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Pulling the Plug on Negotiations


I recently wrote about parties being too quick to abandon mediation and settlement discussions, and the need for patience and persistence. Today I want to talk about pulling the plug on further negotiations. There is a time and place for it. But rarely is it handled strategically and rarely is it handled without damaging the relationship and dooming or severely challenging further negotiations.


Sometimes, despite the best-laid plans, mediations are scheduled before the parties are really ready to negotiate.

Perhaps there is an unknown fact, an unfiled motion, or an unready client. Hopefully, our pre-mediation discussions will shed some light on whether these unknowns are really an impediment to settlement negotiations. After all, there are always unknowns in litigation. In fact, it is these unknowns that help encourage compromise settlements – people want to avoid the unknowns by creating some certainty.


Once the mediation session starts and negotiations proceed, it may become evident that further negotiations will not be fruitful – at that time.

For example, there may be some unknown fact that is in the possession of a third party and has not yet been obtained (think subrogation interest). Negotiating against that unknown or trying to put a value on it can lead to an impasse. If simply determining that variable removes the hurdle, then perhaps that should be done. It should be the mediator who is trusted to determine when that point is reached. And this can only happen when the negotiating parties are honest about where they are. My goal is to develop credibility and trust with parties so that they will be honest with me. In return, I will be the first to say that negotiations need to be discontinued if I believe that is in the parties’ best interest.


If the mediation is to be discontinued without a settlement, there are ways to accomplish that which help ensure that no bridges are burned, and the parties’ negotiations can continue later.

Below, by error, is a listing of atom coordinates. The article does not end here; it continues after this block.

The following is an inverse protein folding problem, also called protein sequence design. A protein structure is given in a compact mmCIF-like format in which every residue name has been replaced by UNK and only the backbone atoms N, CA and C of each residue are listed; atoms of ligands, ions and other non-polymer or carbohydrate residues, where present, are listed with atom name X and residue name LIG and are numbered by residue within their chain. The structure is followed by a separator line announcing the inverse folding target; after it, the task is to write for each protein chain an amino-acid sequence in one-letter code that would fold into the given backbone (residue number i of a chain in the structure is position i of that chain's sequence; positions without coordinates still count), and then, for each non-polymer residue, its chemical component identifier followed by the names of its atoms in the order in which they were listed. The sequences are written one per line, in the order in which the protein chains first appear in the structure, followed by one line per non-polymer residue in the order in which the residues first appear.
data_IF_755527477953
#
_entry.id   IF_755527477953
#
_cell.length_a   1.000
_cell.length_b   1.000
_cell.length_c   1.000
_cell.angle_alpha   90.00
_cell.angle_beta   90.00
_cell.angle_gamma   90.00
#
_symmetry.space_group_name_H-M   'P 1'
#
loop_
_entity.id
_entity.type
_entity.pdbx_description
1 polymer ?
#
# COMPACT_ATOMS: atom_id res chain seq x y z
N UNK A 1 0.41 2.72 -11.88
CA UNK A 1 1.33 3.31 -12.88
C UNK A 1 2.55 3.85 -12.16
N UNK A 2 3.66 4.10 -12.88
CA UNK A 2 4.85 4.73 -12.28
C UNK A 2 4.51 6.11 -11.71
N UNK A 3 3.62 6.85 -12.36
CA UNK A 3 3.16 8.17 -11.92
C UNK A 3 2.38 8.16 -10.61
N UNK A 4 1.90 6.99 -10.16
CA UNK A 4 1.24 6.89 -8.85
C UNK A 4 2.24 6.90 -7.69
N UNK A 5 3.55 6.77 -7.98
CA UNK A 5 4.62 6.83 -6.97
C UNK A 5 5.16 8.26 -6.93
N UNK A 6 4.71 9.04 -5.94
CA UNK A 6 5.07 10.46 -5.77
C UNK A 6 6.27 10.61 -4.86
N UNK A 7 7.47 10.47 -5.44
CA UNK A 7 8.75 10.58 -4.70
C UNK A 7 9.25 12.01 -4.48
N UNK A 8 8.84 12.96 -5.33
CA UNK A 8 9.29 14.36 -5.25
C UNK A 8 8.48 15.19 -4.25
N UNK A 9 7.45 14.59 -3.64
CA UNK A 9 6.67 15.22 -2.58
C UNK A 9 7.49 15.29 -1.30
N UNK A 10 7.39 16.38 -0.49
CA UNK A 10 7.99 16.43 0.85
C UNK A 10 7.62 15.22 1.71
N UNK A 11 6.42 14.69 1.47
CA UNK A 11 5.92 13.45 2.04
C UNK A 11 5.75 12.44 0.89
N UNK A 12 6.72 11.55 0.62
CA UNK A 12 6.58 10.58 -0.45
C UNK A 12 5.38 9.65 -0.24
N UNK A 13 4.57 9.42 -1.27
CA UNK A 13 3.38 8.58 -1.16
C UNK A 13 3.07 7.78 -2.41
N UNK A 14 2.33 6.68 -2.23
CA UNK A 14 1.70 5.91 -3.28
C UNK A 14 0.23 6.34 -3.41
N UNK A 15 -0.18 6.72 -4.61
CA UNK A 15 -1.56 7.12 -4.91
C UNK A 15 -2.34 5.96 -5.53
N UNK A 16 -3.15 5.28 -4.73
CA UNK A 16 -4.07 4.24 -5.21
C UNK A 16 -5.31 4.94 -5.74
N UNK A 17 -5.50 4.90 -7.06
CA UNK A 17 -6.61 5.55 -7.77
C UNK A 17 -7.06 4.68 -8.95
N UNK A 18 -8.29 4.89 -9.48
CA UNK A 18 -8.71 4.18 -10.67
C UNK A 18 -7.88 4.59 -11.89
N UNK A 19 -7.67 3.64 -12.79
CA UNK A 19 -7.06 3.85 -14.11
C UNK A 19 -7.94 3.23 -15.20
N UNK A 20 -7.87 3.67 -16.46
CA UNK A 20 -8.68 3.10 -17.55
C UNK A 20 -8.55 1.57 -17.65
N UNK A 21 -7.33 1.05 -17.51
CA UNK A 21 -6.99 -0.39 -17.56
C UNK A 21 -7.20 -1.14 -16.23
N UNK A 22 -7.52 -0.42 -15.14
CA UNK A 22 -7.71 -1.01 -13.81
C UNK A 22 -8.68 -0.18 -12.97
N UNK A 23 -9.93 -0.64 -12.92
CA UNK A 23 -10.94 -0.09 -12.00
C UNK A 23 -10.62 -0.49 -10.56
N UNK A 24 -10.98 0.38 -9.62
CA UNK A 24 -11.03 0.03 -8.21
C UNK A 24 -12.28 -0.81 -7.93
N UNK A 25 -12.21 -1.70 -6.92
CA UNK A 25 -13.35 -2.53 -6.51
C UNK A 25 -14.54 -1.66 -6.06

1. Identify the impediment.

  2. Identify what is going to happen once that impediment is removed. This can actually help a party realize that continuing to negotiate might be a better idea. For example, I often ask the parties how their bargaining position will change based upon how the impediment is resolved. When a party realizes that resolving the perceived impediment might cause the value of the case to change, perhaps it makes more sense to bet against it. If a defendant believes having a motion for summary judgment resolved is going to help, it must also realize that the plaintiff’s settlement evaluation is going to change if it is denied. If the unknown has some objective and distinct possibilities, then perhaps the negotiations can continue and a conditional settlement can be reached (maybe even containing multiple options) depending on its value.

  3. Identify how the impediment is going to be resolved. If it is clear that the issue is indeed an impediment, and both parties agree that resolving it will allow further negotiations, then we move on to identifying how that impediment is going to be resolved. Who is going to ask for the missing information? By when? What is going to be done with it? What contingencies must we address and anticipate? Once obtained, then the parties will get back together to negotiate further. It helps to pick a date and schedule our follow-up session right then and there. I put all of this in writing for the parties so that we are all on the same page. And I calendar to followup.

Much like an electrical cord, there is a correct way to pull the plug. Pulling it out of the receptacle by the plug rather than yanking it out by the cord ensures that the appliance can be used again. Mediation is no different. While most cases reach some impasse in negotiations and seem as though they will never be resolved by agreement, somehow 95% do. It saves a lot of heartache and hassle if discontinuing the negotiation is handled deftly.